**Philosophy Index** is a site devoted to the study of philosophy
and the philosophers who conduct it. The site contains a number of philosophy
texts, brief biographies and introductions to philosophers and
explanations on a number of topics. Accredited homeschooling
online at Northgate Academy.

Philosophy Index is a work in progress, a growing repository of knowledge. It outlines current philosophical problems and issues, as well as an overview of the history of philosophy. The goal of this site is to present a tool for those learning philosophy either casually or formally, making the concepts of philosophy accessible to anyone interested in researching them. WOLI offers immigration law course online - fully accredited. ACE credits online at EES.

**Aristotle****Camus****Descartes****Frege****Heidegger****Hobbes****Hume****Kant****Kierkegaard****Locke****Nietzsche****Plato****Quine****Russell****Sartre****Socrates****Wittgenstein**- All Philosophers…

**Aesthetics****Epistemology****Logic****Ethics****Metaphysics****Language****Mind****Politics****TEST PREP KIT**- All Terms & Topics…

The **rules of valid inference** are a set of laws by which the syntax of statements in a system of logic, such as propositional or first-order logic, may be manipulated.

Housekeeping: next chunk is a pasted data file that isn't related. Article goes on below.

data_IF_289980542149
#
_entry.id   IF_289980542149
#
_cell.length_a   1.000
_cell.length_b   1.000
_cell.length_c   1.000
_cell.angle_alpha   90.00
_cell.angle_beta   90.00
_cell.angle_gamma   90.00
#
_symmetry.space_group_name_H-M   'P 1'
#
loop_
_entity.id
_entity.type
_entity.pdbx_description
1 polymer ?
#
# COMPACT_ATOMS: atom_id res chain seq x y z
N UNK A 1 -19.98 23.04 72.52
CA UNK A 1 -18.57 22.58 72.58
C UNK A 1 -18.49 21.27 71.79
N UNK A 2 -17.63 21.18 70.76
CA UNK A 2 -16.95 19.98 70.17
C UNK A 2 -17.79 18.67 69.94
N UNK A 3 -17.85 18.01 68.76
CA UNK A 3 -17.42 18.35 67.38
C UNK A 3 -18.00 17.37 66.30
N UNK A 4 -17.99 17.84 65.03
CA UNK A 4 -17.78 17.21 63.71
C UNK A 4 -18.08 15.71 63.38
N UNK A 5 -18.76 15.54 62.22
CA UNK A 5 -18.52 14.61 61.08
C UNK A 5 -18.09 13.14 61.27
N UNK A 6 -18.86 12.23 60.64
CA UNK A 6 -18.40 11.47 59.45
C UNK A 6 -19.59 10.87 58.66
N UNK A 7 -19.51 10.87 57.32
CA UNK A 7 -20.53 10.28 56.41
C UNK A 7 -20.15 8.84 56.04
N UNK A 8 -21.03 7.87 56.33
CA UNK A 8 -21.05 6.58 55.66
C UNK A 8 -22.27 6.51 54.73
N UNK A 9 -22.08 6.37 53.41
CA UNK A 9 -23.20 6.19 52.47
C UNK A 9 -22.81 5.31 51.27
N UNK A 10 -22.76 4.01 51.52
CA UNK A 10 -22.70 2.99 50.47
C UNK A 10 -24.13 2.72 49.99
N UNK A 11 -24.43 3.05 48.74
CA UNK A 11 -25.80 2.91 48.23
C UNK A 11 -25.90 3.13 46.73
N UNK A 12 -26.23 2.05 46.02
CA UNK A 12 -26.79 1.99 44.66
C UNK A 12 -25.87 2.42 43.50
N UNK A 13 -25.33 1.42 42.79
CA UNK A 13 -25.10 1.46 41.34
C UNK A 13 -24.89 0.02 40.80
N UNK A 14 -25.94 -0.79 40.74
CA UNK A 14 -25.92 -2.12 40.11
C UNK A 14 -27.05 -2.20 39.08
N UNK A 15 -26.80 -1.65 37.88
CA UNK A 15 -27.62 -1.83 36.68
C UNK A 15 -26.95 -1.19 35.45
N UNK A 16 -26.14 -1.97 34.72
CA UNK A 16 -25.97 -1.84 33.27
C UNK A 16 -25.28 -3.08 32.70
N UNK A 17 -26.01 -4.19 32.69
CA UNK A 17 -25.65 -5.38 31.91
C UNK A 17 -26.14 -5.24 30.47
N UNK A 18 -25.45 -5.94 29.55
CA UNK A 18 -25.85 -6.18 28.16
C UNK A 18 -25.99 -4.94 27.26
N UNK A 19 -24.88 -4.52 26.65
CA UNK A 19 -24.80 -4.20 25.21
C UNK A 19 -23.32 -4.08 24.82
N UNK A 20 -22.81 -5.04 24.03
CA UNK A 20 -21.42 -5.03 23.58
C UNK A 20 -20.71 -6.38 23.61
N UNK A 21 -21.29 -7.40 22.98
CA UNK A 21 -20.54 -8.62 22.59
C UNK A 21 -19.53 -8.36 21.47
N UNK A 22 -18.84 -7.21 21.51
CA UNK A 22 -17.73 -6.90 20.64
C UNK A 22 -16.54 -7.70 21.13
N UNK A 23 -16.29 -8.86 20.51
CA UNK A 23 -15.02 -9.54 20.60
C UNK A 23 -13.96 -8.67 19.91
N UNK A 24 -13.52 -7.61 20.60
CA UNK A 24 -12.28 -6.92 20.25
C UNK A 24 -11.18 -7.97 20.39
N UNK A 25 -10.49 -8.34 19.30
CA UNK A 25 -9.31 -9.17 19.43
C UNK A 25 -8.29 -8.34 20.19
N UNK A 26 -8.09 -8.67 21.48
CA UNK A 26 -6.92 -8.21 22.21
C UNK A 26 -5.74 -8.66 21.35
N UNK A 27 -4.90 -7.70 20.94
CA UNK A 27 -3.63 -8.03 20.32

Rules of inference are, in themselves, simple valid argument forms. They may be divided into basic rules, which are fundamental to logic and cannot be eliminated without losing the ability to express some valid argument forms, and derived rules, which can be proven by the basic rules and serve as shortcuts for logicians when constructing a logical argument or proof.

There are, essentially, two basic rules for each basic logical operator of propositional logic (¬, ∧, ∨, →, and ↔)—one for *introduction* (I) of the operator and one for *elimination* (E) of the operator. In first-order logic, we add the quantifier rules (for ∀ and ∃). In modal logic, we add rules for the modal operators (□ and ◊)

- Conjunction introduction (Adjunction, ∧I)
- Conjunction elimination (Simplificiation, ∧E)

- Disjunction introduction (Addition, ∨I)
- Disjunction elimination (Separation of cases, ∨E)

- Negation introduction (Proof by contradiction,
*reductio ad absurdum*, ¬I) - Negation elimination (Proof by contradiction,
*reductio ad absurdum*, ¬E)

- Conditional introduction (Deduction theorem, →I)
- Conditional elimination (
*modus ponens*, →E)

- Universal introduction (∀I)
- Universal elimination (∀E)
- Existential introduction (∃I)
- Existential elimination (∃E)

The derived rules are the rules that can be inferred from the basic rules. All of the valid argument forms can be derived from the basic rules, but the term "rules" is normally used for those that are especially simple, and for those that are uncommon in normal spoken arguments but are rather used when formulating and proving the validity of arguments. The following is a list of common derived rules: